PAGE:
0

0

821 days ago,
294 views

What is an Algorithm? From Wikipedia: A calculation is a limited arrangement of all around characterized guidelines for ... Online Google, Wikipedia. HKOI Newsgroup, preparing sites of ...

An Introduction to Programming Concepts and OI-programming … from unique hypothesis to messy traps…

Objectives Today Introduction to the idea of " Algorithms " Introduction to intricacy " Philosophy " of OI rivalries " OI-style " programming

What is an Algorithm? From Wikipedia: A calculation is a limited arrangement of all around characterized directions for fulfilling some errand which, given an underlying state, will end in a comparing conspicuous end-state. (what does that mean?) Usually, a calculation tackles a " issue " . Illustrations Insertion sort Binary Search A calculation does not need to be a PC program! Consider other conceivable calculations, in actuality

" Problem " s Usually an arrangement of all around characterized inputs and comparing yields Example: the sorting issue: Input: a rundown of numbers Output: a sorted rundown of numbers There can be numerous calculations that takes care of a similar issue e.g. Bubble Sort, Bogosort

Examples of calculations Sorting calculations Graph calculations – Djikstra, Warshall-floyd, Bellman-Ford, Prims, Kruskal Tree-Search calculations – BFS, DFS Linear Searching Algorithms

Examples of Techniques in Designing Algorithms Recursion Dynamic programming Greedy Divide and vanquish Branch and bound (the above may have covers)

Using and Creating Algorithms " It is science. You can determine them. " It is workmanship. We have no real way to show you! " Why concentrate on calculations? To tackle issues that can be specifically illuminated by existing calculations To take care of issues that can be settled by joining calculations To get emotions and motivations on the best way to plan new calculations

Related Issues Proving accuracy of calculations Can be extremely troublesome Disproving is less demanding All you need is only one counterexample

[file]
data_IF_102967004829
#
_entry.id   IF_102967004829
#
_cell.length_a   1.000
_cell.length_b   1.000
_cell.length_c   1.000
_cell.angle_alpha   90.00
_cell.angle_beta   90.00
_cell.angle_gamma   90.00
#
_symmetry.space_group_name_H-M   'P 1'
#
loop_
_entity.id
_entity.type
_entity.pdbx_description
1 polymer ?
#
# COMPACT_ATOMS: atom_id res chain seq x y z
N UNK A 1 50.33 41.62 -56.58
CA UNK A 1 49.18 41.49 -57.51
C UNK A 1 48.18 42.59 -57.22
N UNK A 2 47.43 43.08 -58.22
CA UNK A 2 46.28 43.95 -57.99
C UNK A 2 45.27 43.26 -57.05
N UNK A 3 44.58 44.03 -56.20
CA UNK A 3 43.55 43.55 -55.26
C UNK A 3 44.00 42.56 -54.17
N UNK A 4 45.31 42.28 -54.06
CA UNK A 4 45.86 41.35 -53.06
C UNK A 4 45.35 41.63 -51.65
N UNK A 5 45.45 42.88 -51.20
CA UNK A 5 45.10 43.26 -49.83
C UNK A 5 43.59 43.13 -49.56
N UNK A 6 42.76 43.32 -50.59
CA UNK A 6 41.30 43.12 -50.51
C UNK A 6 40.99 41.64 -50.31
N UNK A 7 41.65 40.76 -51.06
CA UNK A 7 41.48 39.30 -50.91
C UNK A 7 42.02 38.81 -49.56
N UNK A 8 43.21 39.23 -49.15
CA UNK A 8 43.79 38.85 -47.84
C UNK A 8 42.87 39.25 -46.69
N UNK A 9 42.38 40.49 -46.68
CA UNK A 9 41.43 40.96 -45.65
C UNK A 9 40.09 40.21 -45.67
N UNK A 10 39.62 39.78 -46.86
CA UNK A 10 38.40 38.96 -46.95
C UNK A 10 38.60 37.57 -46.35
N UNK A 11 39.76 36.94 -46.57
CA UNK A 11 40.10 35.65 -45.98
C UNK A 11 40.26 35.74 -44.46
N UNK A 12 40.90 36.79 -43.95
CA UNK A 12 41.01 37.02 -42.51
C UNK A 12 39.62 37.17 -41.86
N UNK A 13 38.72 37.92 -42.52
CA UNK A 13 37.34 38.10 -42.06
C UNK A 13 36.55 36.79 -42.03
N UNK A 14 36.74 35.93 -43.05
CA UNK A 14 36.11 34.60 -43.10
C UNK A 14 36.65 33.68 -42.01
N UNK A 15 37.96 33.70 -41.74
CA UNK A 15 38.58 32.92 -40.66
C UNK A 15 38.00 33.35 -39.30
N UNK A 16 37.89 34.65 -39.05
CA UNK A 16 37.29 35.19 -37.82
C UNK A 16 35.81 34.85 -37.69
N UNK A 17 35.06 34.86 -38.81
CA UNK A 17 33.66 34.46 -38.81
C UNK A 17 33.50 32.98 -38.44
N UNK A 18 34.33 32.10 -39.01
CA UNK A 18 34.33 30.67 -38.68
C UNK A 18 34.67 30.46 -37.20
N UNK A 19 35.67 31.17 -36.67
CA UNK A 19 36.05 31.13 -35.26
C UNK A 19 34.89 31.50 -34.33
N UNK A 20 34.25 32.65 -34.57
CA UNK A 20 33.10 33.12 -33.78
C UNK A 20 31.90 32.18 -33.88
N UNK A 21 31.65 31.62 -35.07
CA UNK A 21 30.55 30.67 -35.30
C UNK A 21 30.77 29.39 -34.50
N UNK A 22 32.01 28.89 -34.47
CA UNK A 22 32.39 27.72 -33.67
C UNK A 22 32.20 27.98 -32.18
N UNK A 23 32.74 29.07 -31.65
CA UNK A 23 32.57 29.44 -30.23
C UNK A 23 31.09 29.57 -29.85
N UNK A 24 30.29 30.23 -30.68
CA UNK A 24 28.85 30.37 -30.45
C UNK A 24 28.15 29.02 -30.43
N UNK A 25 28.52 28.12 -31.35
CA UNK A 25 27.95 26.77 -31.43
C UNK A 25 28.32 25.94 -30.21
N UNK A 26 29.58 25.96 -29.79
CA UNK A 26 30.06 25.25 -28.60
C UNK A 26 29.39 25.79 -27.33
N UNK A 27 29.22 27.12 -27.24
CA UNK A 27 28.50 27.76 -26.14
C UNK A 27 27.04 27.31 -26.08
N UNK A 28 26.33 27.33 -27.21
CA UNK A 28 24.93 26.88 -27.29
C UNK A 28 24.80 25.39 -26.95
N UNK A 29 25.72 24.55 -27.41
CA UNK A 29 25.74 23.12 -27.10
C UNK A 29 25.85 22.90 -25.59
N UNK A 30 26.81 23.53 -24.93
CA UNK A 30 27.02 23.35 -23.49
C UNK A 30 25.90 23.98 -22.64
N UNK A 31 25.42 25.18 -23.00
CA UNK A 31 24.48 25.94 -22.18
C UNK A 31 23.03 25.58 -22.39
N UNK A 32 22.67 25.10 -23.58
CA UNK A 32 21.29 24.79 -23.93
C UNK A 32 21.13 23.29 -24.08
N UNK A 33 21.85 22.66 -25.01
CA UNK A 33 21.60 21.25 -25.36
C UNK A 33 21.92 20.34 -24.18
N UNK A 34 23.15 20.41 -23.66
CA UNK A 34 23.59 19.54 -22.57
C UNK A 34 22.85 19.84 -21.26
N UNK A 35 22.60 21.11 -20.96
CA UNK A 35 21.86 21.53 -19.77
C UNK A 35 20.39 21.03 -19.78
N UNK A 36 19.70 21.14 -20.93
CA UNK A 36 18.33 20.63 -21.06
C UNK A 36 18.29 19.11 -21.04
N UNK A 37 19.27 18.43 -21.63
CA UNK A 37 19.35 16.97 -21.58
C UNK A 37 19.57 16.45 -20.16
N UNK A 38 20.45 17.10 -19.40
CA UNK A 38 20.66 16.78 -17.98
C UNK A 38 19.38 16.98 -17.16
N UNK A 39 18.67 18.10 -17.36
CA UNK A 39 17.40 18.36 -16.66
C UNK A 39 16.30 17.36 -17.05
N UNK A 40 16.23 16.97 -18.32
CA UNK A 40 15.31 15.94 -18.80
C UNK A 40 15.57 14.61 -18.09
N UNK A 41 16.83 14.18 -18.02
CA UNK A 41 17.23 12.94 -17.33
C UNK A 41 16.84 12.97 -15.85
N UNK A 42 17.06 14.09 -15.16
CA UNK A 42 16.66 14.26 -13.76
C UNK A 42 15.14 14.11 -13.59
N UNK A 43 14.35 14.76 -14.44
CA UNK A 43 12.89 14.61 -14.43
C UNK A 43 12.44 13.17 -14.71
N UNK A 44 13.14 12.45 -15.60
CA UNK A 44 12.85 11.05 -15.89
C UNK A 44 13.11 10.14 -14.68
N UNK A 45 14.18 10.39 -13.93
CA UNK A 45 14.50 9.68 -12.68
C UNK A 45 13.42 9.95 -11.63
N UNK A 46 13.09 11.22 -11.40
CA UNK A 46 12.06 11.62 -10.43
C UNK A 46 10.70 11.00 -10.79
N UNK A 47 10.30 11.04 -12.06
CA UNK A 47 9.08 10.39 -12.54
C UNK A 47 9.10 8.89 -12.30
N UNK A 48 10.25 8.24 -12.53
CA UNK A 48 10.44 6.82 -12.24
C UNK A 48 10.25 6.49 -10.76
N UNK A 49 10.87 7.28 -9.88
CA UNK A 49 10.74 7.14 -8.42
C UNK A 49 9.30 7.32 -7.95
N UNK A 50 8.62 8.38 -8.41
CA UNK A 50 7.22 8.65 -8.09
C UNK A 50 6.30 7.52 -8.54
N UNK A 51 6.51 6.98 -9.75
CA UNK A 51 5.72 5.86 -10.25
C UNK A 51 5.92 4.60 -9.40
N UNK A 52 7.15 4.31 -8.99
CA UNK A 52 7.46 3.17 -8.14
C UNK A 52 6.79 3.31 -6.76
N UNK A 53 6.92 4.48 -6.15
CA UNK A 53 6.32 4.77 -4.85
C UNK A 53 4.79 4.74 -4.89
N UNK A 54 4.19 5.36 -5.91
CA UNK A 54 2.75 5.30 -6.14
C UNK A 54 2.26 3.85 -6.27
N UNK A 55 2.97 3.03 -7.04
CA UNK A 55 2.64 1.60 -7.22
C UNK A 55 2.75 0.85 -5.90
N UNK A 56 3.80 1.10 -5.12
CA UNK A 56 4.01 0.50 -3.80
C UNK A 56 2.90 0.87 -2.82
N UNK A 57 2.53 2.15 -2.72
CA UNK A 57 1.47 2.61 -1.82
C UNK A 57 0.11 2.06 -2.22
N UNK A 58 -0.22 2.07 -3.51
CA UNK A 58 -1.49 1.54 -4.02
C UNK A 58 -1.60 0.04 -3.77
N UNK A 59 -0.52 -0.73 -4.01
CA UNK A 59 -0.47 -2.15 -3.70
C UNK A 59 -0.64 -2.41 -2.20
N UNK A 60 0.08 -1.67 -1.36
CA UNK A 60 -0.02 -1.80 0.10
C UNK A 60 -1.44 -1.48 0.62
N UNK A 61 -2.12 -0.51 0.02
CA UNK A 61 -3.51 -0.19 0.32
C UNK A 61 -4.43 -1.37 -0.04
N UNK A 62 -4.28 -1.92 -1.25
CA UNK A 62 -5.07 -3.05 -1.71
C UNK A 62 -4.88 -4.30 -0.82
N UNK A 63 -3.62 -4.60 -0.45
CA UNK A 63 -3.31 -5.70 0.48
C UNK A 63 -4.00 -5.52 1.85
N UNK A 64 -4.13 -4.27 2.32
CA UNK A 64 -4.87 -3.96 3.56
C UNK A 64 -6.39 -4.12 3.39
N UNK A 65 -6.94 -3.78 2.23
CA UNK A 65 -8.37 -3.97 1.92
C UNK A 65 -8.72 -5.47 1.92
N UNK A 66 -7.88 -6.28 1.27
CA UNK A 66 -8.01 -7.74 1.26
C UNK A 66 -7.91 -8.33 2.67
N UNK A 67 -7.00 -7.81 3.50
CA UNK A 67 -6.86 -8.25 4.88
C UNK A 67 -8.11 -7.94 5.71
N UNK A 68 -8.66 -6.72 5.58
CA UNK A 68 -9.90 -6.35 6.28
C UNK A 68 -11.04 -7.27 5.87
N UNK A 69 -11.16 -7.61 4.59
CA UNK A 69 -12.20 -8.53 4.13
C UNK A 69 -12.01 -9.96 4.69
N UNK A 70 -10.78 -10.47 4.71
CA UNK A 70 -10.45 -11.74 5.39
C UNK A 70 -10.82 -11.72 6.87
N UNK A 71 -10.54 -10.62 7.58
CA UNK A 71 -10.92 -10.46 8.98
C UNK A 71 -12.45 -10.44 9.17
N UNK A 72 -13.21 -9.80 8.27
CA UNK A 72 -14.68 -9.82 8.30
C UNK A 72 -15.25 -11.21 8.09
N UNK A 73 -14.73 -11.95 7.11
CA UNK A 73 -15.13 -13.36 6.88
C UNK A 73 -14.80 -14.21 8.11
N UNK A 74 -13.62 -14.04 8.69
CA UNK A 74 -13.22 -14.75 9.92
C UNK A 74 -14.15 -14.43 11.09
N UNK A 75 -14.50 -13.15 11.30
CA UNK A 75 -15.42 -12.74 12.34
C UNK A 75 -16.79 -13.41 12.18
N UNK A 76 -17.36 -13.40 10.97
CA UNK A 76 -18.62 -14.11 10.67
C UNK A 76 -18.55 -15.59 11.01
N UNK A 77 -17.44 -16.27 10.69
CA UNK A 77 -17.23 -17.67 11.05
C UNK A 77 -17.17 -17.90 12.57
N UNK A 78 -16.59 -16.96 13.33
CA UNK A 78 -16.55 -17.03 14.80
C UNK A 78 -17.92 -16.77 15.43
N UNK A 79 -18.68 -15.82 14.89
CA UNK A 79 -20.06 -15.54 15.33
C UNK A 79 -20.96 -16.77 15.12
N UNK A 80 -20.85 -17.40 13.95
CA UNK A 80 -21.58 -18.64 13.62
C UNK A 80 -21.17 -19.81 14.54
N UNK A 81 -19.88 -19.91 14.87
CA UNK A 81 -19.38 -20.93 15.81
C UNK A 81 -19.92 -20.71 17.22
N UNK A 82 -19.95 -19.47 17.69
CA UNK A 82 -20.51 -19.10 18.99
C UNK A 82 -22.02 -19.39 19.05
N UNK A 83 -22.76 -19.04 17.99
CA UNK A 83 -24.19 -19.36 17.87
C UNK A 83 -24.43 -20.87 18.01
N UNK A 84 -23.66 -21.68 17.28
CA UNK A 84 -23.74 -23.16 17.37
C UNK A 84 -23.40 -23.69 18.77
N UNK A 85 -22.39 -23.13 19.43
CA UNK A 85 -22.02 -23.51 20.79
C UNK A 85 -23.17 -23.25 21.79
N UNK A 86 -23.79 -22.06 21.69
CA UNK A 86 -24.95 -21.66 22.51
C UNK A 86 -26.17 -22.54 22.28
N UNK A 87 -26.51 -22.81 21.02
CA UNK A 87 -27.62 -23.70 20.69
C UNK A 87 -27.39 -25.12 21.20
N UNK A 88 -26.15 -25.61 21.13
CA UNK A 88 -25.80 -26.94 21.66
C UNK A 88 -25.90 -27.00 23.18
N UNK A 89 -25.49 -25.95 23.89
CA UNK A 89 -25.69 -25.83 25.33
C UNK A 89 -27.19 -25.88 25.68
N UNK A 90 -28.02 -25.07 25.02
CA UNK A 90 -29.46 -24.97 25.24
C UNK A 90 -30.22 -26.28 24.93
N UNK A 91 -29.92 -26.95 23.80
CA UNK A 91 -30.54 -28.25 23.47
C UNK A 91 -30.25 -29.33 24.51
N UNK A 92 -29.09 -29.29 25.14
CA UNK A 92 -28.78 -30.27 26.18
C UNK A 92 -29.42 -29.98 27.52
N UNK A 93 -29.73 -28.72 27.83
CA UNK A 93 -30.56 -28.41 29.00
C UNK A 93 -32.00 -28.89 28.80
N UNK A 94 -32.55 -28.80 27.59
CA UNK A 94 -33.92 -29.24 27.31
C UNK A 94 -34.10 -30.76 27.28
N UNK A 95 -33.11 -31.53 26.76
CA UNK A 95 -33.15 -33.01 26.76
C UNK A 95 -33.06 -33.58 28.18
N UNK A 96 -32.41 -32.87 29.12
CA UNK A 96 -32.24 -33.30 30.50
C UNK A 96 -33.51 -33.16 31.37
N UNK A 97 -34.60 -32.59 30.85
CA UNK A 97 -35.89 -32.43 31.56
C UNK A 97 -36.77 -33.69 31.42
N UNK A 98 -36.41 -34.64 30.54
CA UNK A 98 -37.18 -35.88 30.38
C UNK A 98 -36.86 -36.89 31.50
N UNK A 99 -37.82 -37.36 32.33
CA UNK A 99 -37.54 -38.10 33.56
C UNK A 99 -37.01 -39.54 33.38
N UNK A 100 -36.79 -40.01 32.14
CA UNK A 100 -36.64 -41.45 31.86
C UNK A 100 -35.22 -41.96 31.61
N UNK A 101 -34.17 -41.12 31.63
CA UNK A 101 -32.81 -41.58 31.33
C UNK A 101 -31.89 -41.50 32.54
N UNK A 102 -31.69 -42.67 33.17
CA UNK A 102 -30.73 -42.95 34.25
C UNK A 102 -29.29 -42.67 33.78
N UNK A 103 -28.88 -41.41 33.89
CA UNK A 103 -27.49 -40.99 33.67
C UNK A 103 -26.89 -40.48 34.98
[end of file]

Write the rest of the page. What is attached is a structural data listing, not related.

Complexity An estimation to the runtime and memory necessity of a program. We wear " t truly think about the correct numbers (why?) In many cases, we concern runtime just Note that there are " best-case " , " normal case " , and " most pessimistic scenario " many-sided quality Usually we take a gander at the very least case just We need to know how well a calculation " scales up " (i.e. at the point when there is an extensive info). Why?

Complexity (cont " d) Here " s why:

Quasi-Formal Definition of Big-O (you require not recall these) We say f(x) is in O(g(x)) if and just if there exist numbers x 0 and M to such an extent that |f(x)| ≤ M |g(x)| for x > x 0

Example 1 – Bubble sort For i := 1 to n do For j := i downto 2 do if a[j] > a[j-1] then swap(a[j], a[j-1]); Time Complexity? O(n 2 ) How about memory?

Example 2 – Insertion Sort Quick prologue to addition sort (you will take in more in the looking and sorting preparing): [] 4 3 1 5 2 [4] 3 1 5 2 [3 4] 1 5 2 [1 3 4] 5 2 [1 3 4 5] 2 [1 2 3 4 5] Time Complexity = ?

Applications Usually, the time many-sided quality of the calculation gives us an unpleasant estimation of the genuine run time. O(n) for extensive N O(n 2 ) for n ~ 1000-3000 O(n 3 ) for n ~ 100-200 O(n 4 ) for n ~ 50 O(k n ) or O(n!) for little n, normally < 20 Keep at the top of the priority list The consistent of the calculations (counting the usage) Computers change in velocities, so the time required will be distinctive Therefore recall to test the program/PC before making presumptions!

Problem I have actualized bubble sort for an Array A[N] and connected twofold hunt on it. Time intricacy of air pocket sort? O(N 2 ). Doubtlessly. Time multifaceted nature of double pursuit? O( lg N) Well, what is the time multifaceted nature of my calculation?

Properties O(f) + O(g) = max(O(f), O(g)) O(f) * O(g) = O(fg) So, what is the answer with respect to past question?

Some different documentations (discretionary) (Again no compelling reason to recollect that them) f(N) is Θ (g(N)) iff f(N) is O(g(N)) and g(N) is O(f(N)) f(N) is o(g(N)) For all C, there exists N 0 to such an extent that |f(N)| < C|g(N)| for all N > N 0 f(N) is Ω (g(N)) iff g(N) is O(f(N))

Difficulty of Problem You just need an unpleasant thought regarding this … Definitions (not all that right) An issue with request being a polynomial is called polynomial-time resolvable (P) An issue whose arrangement is confirmed in polynomial time is said to be polynomial-time unquestionable (NP) An issue with no known polynomial-time answer for date is called NP-hard Difficulty of issues are generally named: Easy: in P (obviously all P issues are likewise in NP) Hard: in NP however not in P (NP-finish) Very Hard: not even in NP

" Philosophy " of OI Competitions Objective of Competition … The victor is dictated by: Fastest Program? Measure of time utilized as a part of coding? Number of Tasks Solved? Utilization of the most troublesome calculation? Most astounding Score? Along these lines, amid an opposition, plan to get most elevated score, no matter what – " All is reasonable in affection and war. "